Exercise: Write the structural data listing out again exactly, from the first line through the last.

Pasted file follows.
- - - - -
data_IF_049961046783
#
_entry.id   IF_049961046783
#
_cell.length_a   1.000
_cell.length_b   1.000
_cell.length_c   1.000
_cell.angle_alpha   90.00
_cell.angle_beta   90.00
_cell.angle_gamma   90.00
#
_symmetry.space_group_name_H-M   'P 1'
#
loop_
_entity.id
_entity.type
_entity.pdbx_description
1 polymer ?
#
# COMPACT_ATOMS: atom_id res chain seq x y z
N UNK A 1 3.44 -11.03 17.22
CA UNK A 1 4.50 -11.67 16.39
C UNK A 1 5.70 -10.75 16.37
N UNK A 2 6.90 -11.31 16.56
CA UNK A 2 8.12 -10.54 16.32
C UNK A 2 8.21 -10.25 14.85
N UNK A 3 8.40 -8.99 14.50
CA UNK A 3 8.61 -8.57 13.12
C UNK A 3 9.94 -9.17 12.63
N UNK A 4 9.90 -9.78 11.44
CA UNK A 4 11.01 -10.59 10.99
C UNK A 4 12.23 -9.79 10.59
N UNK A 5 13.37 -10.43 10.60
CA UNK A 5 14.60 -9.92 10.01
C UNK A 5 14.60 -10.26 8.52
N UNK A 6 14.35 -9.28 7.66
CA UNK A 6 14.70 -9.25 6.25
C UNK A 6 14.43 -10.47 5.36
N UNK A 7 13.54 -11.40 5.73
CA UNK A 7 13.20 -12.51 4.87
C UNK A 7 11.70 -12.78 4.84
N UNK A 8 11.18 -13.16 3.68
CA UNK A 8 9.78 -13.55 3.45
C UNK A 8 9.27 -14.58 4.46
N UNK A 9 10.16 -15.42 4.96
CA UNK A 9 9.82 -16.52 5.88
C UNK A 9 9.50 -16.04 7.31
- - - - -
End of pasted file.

data_IF_049961046783
#
_entry.id   IF_049961046783
#
_cell.length_a   1.000
_cell.length_b   1.000
_cell.length_c   1.000
_cell.angle_alpha   90.00
_cell.angle_beta   90.00
_cell.angle_gamma   90.00
#
_symmetry.space_group_name_H-M   'P 1'
#
loop_
_entity.id
_entity.type
_entity.pdbx_description
1 polymer ?
#
# COMPACT_ATOMS: atom_id res chain seq x y z
N UNK A 1 3.44 -11.03 17.22
CA UNK A 1 4.50 -11.67 16.39
C UNK A 1 5.70 -10.75 16.37
N UNK A 2 6.90 -11.31 16.56
CA UNK A 2 8.12 -10.54 16.32
C UNK A 2 8.21 -10.25 14.85
N UNK A 3 8.40 -8.99 14.50
CA UNK A 3 8.61 -8.57 13.12
C UNK A 3 9.94 -9.17 12.63
N UNK A 4 9.90 -9.78 11.44
CA UNK A 4 11.01 -10.59 10.99
C UNK A 4 12.23 -9.79 10.59
N UNK A 5 13.37 -10.43 10.60
CA UNK A 5 14.60 -9.92 10.01
C UNK A 5 14.60 -10.26 8.52
N UNK A 6 14.35 -9.28 7.66
CA UNK A 6 14.70 -9.25 6.25
C UNK A 6 14.43 -10.47 5.36
N UNK A 7 13.54 -11.40 5.73
CA UNK A 7 13.20 -12.51 4.87
C UNK A 7 11.70 -12.78 4.84
N UNK A 8 11.18 -13.16 3.68
CA UNK A 8 9.78 -13.55 3.45
C UNK A 8 9.27 -14.58 4.46
N UNK A 9 10.16 -15.42 4.96
CA UNK A 9 9.82 -16.52 5.88
C UNK A 9 9.50 -16.04 7.31